Dennis Kennedy for the future of legal services in the UK. You can find the link here.
It is clear that in the UK, they are moving the legal system in the opposite direction of where the American legal system has been and appears to be headed into the indefinite future. In the UK, they want to change the regulatory framework to promote competition, innovation, in an efficient and effective legal sector. In the United States, there is no emphasis on promoting competition or innovation. From my point of view, the entire system and state regulations are devoted to maintaining the status quo and squashing any innovation.
In the UK, there is an emphasis on putting a system in place that is "no more restrictive or burdensome than is clearly justified." In the United States, our system has all kinds of restrictions and burdens which are justified on the premise that "that's the way it has always been."
Dennis wonders what the contrast is between our system and the one in the UK especially in terms of state based regulation. As you can guess, my view is that American lawyers live in fifty separate state systems which clearly emphasize the preservation of the status quo. States enforce ethics rules from the viewpoint of the status quo. Until we create a legal system which actually encourages diversification, creativity, and innovation, those of us on the fringes of innovation will be pushing against the powers that be. I wonder when and where I will be when someone steps up and challenges my business model as "unethical." I can see the argument now. Because I don't push everything into litigation, I am not aggressively representing the interests of my client. Because I give my clients choices about what issues and arguments they will pursue, and actively encourage them to work within their limited budgets, I am not aggressively representing the clients interests. Because I encourage parties to resolve disputes as opposed to litigate them, I am presented with a conflict of interest of one sort or another. Because I use alternative advertising, and constantly push against the hourly billing system I am unfairly comparing myself to others and therefore am engaging in unethical advertising practices.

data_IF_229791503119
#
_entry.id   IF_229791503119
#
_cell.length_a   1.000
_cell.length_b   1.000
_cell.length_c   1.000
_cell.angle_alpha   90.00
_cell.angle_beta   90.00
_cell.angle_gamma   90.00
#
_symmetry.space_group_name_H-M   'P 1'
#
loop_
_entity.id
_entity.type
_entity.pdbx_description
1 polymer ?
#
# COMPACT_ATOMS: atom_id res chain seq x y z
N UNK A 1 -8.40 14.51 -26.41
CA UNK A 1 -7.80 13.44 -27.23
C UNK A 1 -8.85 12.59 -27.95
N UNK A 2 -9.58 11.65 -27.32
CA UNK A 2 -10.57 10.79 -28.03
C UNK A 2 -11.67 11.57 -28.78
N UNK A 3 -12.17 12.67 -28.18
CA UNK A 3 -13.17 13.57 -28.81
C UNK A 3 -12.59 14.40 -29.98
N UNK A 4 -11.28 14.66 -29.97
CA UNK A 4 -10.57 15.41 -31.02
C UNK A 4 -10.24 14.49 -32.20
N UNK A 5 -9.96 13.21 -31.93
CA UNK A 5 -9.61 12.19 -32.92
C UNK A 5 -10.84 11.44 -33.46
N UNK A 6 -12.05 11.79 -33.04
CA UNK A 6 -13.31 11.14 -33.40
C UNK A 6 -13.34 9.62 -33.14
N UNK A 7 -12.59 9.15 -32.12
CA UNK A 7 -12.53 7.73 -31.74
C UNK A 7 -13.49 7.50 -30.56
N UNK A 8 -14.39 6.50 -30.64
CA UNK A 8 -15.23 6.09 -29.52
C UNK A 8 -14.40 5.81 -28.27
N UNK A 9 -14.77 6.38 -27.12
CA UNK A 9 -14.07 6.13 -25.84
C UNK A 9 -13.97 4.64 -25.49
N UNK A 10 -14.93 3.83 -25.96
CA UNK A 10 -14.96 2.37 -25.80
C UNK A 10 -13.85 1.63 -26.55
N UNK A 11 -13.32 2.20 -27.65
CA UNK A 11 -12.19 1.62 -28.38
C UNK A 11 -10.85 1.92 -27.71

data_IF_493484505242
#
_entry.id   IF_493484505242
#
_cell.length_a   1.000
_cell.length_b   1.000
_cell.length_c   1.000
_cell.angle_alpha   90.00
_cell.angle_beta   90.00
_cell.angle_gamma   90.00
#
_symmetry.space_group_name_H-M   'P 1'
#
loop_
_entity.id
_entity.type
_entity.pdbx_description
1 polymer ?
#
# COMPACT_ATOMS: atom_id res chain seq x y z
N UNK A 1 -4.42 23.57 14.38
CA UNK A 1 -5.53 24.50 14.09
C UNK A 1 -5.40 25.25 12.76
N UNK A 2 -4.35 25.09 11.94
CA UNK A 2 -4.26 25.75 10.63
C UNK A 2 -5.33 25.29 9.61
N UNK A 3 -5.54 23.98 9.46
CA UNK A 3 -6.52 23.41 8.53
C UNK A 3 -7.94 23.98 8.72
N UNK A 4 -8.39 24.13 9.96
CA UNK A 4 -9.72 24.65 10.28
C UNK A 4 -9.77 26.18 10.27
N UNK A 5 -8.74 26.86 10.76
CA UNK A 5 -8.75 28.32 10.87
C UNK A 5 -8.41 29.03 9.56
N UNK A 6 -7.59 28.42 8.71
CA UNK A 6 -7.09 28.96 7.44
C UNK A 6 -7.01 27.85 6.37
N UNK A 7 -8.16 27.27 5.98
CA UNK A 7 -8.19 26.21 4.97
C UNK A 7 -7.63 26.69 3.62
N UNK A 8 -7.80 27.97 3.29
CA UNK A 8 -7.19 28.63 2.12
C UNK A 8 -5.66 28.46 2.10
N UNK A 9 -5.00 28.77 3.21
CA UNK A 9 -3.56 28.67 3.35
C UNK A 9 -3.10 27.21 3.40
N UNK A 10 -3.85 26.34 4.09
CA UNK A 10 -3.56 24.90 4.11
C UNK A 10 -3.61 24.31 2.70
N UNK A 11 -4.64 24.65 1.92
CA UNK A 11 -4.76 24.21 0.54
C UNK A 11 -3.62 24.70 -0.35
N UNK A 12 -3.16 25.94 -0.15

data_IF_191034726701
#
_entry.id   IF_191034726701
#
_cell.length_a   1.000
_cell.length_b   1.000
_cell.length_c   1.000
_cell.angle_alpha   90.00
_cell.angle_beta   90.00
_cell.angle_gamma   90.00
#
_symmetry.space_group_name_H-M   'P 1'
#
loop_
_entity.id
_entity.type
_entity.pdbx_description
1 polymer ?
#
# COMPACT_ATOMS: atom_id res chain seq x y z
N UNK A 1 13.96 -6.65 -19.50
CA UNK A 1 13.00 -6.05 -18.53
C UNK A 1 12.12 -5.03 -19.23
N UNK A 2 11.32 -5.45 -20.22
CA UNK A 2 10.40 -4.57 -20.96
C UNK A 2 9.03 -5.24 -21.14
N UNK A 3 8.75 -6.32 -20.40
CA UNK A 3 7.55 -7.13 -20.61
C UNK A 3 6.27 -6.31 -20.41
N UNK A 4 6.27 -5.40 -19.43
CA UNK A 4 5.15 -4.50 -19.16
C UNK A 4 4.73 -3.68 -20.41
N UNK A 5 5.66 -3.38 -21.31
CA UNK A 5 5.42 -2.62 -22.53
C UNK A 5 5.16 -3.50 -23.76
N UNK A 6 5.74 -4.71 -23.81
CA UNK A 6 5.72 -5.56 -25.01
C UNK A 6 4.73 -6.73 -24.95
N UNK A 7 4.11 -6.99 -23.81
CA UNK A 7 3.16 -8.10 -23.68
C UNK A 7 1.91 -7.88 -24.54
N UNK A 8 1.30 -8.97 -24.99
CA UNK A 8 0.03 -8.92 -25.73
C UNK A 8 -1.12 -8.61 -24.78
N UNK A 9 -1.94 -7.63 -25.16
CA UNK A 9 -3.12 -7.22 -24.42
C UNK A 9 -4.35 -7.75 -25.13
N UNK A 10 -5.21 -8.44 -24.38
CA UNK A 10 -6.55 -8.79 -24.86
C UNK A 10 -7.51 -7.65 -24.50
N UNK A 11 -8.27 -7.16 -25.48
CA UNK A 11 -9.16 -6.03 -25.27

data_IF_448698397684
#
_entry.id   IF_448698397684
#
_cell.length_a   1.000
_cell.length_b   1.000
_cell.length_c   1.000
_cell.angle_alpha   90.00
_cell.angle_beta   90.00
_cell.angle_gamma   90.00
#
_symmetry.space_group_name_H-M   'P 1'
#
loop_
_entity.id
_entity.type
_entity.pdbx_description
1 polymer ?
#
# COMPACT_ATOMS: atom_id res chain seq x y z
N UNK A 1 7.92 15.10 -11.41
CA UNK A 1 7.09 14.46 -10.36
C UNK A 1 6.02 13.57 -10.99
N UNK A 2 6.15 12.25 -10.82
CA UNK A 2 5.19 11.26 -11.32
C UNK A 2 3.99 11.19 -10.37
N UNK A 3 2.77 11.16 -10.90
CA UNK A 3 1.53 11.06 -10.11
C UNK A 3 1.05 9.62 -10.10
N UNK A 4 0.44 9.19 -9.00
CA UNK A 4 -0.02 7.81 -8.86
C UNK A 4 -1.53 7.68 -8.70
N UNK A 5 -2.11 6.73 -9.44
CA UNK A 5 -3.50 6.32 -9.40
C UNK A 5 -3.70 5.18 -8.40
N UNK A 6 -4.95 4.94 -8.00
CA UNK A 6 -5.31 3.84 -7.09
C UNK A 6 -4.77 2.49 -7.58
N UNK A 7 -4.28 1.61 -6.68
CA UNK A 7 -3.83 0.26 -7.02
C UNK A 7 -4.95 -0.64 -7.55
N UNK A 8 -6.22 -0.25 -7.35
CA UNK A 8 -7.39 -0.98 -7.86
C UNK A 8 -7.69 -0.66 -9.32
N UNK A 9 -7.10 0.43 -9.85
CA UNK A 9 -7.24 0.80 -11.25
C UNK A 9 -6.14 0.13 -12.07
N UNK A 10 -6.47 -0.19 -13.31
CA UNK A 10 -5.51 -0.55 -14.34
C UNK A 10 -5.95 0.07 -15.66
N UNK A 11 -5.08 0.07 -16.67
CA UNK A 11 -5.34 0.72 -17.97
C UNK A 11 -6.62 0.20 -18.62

I had a husband and wife come to me the other day and ask me to represent them both in their divorce. I know that in my state there is no ethics ruling directly on point and that there are waiver provisions which would arguably cover this. Of course, I would have to indicate that I am presenting neither of them with legal representation in terms of advocacy. I would only be guiding them through the legal process based on their view that they are in an un-contested divorce and will resolve all of their differences between themselves. But, I know that this raises ethical issues which most attorneys are very uncomfortable with, and I don't know how the Bar Association would approach the matter. More importantly, I am stuck on why it would be bad for me to help marshal a couple that wants an amicable resolution of their divorce through the legal system with adequate waivers and disclosures in place. In that instance, the system is encouraging the parties to fight, rather than allowing them to get to the end zone they both desire.